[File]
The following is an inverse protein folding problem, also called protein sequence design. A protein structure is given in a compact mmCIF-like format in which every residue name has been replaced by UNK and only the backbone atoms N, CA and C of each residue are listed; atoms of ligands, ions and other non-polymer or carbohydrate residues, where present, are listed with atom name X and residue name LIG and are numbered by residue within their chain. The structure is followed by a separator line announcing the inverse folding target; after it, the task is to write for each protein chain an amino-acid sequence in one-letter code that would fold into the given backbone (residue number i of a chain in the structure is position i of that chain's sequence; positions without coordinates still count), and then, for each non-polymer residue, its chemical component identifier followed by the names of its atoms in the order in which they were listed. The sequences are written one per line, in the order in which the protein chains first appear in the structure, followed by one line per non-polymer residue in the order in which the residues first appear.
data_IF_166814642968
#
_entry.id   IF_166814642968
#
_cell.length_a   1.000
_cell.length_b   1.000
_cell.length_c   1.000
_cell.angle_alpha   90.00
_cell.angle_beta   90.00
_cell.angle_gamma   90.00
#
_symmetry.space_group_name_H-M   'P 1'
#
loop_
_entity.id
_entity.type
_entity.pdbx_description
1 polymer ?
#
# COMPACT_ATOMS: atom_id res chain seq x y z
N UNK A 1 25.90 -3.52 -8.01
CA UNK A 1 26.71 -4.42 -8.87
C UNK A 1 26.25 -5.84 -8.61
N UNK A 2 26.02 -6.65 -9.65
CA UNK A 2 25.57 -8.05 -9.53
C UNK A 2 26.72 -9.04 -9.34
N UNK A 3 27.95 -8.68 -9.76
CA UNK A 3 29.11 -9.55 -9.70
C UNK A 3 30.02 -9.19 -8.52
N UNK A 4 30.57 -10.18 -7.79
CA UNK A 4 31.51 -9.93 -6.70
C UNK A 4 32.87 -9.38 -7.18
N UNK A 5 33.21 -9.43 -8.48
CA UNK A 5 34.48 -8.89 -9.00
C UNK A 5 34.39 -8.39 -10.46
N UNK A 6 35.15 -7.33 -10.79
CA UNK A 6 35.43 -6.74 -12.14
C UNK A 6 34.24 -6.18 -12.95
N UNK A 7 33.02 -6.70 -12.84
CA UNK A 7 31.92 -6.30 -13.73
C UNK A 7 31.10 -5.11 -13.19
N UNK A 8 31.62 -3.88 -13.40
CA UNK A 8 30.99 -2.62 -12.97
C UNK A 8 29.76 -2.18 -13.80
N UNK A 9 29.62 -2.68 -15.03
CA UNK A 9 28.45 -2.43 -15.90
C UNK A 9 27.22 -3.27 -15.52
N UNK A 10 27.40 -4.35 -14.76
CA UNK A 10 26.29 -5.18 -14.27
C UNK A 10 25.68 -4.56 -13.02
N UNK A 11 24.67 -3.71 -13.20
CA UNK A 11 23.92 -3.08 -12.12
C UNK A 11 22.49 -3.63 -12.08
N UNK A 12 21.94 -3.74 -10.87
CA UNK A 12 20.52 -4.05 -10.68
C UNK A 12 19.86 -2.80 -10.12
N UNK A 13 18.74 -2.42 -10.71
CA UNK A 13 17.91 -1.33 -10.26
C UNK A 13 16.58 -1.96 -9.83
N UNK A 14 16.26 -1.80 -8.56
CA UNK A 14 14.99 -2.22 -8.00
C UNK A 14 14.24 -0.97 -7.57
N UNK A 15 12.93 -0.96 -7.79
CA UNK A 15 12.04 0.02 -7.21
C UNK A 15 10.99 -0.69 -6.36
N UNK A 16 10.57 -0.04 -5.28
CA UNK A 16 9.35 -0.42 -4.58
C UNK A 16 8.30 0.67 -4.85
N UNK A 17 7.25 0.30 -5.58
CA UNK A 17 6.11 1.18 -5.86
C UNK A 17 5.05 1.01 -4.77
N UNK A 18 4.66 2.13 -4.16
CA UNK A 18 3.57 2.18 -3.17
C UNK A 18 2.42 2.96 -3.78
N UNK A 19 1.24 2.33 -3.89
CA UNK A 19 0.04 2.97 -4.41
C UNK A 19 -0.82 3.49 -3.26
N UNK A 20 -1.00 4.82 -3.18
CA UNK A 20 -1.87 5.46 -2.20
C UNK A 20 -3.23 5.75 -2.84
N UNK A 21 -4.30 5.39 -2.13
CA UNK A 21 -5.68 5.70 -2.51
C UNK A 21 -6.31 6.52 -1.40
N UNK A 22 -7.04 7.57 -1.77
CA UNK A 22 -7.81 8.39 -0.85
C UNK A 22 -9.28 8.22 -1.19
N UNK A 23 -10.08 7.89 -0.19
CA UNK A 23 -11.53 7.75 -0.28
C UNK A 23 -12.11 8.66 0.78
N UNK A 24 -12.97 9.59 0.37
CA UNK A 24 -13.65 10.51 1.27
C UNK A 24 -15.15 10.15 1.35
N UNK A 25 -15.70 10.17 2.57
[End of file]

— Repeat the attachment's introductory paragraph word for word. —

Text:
The following is an inverse protein folding problem, also called protein sequence design. A protein structure is given in a compact mmCIF-like format in which every residue name has been replaced by UNK and only the backbone atoms N, CA and C of each residue are listed; atoms of ligands, ions and other non-polymer or carbohydrate residues, where present, are listed with atom name X and residue name LIG and are numbered by residue within their chain. The structure is followed by a separator line announcing the inverse folding target; after it, the task is to write for each protein chain an amino-acid sequence in one-letter code that would fold into the given backbone (residue number i of a chain in the structure is position i of that chain's sequence; positions without coordinates still count), and then, for each non-polymer residue, its chemical component identifier followed by the names of its atoms in the order in which they were listed. The sequences are written one per line, in the order in which the protein chains first appear in the structure, followed by one line per non-polymer residue in the order in which the residues first appear.